SPHR (senior professional in HR) certificate PHR (professional in HR) certificate


HR Certification (Cont)

Nepal Universities with HR Diploma Degree MCAN- Strategically planning


The Human Resource Managers Proficiencies (contd)

Managing within the Law

Equal employment laws Occupational safety and health laws Labor laws

Managing Ethics

Ethical lapses Sarbanes-Oxley in 2003


Basic Themes

HRM is the responsibility of every manager. HR managers must defend their plans and contributions in measurable terms.

All personnel actions and decisions have strategic implications.

All managers rely on information technology. Virtually every personnel decision has legal implications.

The Plan of this course: Basic Themes


in Nepalese Context


Trump, Jack Welch, BKC, Anil S,


Based on your personal experiences, list ten examples showing how you did use (or could have used) human resource management techniques at work or school.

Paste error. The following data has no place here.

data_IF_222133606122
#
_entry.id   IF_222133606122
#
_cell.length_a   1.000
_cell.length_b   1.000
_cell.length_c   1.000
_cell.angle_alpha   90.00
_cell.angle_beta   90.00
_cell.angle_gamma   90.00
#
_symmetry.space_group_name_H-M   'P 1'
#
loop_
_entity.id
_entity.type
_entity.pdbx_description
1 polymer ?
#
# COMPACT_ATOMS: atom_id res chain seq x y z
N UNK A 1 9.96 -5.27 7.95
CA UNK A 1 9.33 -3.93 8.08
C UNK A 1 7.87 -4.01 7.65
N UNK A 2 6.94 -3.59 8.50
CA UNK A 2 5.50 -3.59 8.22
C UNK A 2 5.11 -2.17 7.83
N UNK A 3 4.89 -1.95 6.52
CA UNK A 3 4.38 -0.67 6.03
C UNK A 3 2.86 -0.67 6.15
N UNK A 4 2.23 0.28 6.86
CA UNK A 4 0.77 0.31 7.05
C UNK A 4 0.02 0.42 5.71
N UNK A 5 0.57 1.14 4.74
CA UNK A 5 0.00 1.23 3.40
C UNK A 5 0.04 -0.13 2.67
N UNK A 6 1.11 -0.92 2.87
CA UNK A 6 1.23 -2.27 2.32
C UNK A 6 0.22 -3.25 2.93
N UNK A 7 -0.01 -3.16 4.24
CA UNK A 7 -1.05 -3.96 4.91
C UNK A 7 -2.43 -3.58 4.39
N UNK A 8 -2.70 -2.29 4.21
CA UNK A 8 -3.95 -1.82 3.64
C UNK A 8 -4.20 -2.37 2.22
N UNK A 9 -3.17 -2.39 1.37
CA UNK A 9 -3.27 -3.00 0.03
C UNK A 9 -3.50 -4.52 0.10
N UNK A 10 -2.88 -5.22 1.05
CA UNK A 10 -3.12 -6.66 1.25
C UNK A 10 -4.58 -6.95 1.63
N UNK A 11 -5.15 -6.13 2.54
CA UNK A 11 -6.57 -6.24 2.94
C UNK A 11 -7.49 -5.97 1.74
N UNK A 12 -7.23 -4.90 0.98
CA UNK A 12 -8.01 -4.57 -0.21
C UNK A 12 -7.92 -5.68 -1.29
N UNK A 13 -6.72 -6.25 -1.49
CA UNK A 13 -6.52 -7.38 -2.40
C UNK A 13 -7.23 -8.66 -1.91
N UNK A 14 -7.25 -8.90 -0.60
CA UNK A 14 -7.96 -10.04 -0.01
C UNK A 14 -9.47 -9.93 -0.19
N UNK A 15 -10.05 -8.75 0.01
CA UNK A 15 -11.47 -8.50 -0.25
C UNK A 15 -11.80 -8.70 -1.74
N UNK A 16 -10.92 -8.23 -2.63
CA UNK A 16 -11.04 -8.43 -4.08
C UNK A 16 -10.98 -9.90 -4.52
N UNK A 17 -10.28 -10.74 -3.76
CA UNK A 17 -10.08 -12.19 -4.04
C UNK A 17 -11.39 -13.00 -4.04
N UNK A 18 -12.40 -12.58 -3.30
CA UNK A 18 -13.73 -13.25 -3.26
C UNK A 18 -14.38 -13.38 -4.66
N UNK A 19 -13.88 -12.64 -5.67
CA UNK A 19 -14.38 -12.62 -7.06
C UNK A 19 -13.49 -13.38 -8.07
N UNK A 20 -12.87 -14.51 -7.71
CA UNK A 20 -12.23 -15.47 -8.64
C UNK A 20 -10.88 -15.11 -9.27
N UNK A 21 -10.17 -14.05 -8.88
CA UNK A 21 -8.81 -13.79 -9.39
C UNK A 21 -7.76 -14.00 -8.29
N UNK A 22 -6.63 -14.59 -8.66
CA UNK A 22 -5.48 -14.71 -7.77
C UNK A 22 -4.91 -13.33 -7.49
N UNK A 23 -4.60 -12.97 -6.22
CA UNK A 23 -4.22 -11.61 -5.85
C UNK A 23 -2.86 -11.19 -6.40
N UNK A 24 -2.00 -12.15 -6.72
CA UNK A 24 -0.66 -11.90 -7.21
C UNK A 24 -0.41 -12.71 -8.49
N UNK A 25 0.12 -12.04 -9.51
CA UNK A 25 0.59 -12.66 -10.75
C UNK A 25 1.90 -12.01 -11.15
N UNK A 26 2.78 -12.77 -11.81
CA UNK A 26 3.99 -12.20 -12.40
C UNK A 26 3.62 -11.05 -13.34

1) situations where they have improved the efficiency of their work through the use of technology made available to them through human resource systems; 2) employed the services of nontraditional workers (or been employed as a nontraditional worker); 3) developed metrics to measure how they have added value in terms of human resource contributions; 4) kept themselves abreast of employment law in order to minimize risk to their company; 5) Utilized self-service HR technology; 6) employed High Performance Work Systems concepts in their job/department.